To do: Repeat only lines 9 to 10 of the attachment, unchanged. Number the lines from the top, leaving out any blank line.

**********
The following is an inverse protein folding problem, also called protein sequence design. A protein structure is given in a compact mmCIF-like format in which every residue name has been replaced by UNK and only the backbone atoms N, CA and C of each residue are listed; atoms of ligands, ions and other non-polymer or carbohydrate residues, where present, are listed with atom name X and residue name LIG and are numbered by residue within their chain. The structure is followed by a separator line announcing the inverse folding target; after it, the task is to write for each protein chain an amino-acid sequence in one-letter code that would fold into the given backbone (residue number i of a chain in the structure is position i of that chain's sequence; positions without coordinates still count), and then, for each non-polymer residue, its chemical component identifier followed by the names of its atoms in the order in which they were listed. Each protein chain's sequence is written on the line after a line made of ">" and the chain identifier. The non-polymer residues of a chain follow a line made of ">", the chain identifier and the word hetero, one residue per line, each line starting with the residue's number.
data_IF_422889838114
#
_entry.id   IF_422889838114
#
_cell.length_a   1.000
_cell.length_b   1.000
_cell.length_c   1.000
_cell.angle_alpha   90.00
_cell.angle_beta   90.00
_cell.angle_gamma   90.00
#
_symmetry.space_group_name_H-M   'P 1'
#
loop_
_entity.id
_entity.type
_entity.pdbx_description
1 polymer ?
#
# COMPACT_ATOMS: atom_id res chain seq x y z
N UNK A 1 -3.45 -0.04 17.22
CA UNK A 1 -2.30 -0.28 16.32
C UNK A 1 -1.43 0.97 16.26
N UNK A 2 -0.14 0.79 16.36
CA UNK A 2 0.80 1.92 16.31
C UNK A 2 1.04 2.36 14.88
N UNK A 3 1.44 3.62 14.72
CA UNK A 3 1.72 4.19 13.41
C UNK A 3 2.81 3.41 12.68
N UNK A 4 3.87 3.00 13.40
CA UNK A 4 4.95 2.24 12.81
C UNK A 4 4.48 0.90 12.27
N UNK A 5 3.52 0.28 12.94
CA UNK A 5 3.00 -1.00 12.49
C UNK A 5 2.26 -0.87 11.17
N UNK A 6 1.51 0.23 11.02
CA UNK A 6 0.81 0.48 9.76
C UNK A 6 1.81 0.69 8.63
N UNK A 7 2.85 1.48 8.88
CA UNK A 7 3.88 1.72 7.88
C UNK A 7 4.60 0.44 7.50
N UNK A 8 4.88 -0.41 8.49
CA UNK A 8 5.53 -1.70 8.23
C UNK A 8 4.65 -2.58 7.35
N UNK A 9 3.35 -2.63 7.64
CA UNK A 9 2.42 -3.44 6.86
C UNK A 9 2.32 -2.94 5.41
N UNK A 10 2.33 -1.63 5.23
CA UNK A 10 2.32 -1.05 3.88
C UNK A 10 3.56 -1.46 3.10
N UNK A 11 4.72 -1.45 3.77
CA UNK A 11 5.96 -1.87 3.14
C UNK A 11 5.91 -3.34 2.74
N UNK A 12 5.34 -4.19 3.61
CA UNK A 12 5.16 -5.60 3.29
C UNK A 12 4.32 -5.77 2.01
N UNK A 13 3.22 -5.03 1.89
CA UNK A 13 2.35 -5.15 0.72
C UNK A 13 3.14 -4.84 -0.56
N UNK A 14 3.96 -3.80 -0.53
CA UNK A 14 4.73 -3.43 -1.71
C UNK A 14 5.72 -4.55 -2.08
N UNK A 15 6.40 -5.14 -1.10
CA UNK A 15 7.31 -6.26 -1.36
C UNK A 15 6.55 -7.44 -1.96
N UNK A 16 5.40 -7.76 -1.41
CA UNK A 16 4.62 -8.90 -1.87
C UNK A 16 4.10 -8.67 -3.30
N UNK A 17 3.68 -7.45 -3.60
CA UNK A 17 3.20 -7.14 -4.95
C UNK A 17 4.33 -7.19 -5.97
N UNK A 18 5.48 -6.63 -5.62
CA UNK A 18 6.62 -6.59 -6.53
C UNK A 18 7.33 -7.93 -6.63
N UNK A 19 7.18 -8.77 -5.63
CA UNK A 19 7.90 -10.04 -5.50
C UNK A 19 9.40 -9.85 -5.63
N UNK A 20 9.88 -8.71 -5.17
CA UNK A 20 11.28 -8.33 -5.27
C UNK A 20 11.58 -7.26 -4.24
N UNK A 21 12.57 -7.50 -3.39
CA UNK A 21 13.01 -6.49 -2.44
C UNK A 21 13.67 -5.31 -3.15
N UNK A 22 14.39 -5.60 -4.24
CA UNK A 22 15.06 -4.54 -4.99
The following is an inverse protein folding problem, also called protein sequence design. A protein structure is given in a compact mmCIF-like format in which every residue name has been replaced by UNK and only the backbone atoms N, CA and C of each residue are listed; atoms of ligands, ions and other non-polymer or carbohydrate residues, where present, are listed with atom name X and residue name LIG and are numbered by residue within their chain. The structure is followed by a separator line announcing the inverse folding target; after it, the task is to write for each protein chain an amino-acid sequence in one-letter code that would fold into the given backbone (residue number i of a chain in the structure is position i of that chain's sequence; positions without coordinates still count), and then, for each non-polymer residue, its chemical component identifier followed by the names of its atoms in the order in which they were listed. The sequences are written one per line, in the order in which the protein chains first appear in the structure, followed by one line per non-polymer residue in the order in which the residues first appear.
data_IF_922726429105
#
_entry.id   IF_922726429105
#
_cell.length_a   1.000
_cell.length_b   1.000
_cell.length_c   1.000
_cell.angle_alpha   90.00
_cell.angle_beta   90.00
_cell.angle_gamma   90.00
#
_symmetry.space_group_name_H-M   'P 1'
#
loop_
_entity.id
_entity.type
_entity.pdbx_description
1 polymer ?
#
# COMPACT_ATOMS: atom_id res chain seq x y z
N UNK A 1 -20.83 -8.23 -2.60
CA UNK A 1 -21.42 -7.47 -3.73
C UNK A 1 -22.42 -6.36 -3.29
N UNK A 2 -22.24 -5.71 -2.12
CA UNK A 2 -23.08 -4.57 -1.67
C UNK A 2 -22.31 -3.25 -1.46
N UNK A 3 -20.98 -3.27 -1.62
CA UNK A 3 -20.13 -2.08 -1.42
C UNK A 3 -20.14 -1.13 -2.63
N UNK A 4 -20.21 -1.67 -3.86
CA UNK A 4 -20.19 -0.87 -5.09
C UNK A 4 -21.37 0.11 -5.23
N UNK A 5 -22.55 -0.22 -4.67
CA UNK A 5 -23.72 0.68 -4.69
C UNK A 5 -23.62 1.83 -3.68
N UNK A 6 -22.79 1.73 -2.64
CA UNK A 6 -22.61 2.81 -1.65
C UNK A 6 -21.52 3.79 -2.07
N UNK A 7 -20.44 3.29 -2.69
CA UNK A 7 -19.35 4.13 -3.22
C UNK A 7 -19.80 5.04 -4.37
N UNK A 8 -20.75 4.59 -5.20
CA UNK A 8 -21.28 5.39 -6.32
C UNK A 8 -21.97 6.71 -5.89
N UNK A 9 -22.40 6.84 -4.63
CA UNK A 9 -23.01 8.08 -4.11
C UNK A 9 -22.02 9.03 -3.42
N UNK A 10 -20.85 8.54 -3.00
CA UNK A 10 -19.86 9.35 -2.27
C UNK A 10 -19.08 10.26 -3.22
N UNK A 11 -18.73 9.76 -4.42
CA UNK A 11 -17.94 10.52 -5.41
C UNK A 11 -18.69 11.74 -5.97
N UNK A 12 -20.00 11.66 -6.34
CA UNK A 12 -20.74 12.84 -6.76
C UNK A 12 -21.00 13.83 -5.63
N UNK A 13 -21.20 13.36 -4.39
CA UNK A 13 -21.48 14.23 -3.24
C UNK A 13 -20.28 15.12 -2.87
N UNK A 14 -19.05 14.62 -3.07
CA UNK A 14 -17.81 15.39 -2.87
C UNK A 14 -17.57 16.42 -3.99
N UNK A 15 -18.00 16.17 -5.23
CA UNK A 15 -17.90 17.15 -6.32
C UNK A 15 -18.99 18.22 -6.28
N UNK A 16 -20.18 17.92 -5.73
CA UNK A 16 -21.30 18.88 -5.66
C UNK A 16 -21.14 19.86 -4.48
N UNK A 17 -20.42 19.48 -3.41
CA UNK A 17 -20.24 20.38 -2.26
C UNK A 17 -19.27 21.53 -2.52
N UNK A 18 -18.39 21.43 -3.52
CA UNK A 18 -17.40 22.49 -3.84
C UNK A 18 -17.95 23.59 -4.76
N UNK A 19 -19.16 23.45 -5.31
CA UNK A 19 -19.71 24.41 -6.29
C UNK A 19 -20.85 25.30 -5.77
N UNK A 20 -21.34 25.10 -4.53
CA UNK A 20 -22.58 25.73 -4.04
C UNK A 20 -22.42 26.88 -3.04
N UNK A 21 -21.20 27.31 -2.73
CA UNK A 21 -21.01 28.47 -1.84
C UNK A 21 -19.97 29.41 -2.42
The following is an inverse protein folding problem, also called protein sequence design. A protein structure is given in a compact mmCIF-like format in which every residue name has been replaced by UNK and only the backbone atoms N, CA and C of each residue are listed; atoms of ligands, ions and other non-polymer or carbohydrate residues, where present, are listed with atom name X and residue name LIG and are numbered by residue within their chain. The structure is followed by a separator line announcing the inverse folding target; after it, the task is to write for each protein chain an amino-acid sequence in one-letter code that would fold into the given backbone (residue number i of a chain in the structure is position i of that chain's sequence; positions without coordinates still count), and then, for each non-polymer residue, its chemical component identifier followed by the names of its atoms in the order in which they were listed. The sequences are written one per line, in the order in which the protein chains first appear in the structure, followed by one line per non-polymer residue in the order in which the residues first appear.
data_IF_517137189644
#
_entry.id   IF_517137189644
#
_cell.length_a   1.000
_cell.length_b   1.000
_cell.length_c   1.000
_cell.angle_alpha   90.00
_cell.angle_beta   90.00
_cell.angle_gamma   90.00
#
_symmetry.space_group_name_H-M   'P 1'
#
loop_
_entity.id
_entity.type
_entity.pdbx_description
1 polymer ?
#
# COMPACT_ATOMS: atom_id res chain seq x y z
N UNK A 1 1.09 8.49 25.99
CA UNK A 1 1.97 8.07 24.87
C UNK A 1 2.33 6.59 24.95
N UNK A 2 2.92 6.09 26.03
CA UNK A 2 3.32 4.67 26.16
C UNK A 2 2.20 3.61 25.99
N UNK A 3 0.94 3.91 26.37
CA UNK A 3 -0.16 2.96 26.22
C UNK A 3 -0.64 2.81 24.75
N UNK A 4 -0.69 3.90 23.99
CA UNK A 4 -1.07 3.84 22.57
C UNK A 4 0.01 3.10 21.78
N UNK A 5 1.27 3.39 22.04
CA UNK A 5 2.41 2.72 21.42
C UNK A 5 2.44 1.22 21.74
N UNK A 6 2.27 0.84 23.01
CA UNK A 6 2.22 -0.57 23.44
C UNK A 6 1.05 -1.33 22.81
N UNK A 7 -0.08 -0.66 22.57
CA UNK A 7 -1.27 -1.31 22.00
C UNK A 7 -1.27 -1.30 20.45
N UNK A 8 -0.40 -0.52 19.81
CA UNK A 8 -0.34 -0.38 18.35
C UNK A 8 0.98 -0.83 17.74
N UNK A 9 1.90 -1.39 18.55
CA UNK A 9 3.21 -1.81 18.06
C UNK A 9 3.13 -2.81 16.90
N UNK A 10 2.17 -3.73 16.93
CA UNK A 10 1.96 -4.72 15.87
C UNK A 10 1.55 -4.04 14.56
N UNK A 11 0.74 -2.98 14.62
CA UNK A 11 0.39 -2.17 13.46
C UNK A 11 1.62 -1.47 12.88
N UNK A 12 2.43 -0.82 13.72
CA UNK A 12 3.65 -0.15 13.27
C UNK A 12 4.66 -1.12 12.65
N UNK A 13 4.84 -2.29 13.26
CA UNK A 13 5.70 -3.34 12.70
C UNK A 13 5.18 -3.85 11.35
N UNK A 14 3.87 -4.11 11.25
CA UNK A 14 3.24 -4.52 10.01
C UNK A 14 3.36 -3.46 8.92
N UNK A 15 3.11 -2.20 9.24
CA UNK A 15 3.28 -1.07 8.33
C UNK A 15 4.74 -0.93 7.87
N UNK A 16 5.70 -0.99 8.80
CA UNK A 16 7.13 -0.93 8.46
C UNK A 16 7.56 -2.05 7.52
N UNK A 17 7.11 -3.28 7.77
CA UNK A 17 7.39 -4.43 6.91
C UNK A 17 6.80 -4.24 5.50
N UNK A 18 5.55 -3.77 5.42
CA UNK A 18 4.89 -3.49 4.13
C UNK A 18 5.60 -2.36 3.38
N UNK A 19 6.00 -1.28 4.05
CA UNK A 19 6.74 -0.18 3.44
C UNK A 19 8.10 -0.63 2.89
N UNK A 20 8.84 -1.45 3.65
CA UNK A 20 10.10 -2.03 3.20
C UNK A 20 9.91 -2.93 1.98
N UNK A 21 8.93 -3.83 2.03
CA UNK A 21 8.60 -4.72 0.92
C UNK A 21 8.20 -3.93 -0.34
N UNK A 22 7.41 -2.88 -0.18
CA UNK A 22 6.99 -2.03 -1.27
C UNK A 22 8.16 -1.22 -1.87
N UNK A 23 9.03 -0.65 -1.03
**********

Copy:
_cell.angle_alpha   90.00
_cell.angle_beta   90.00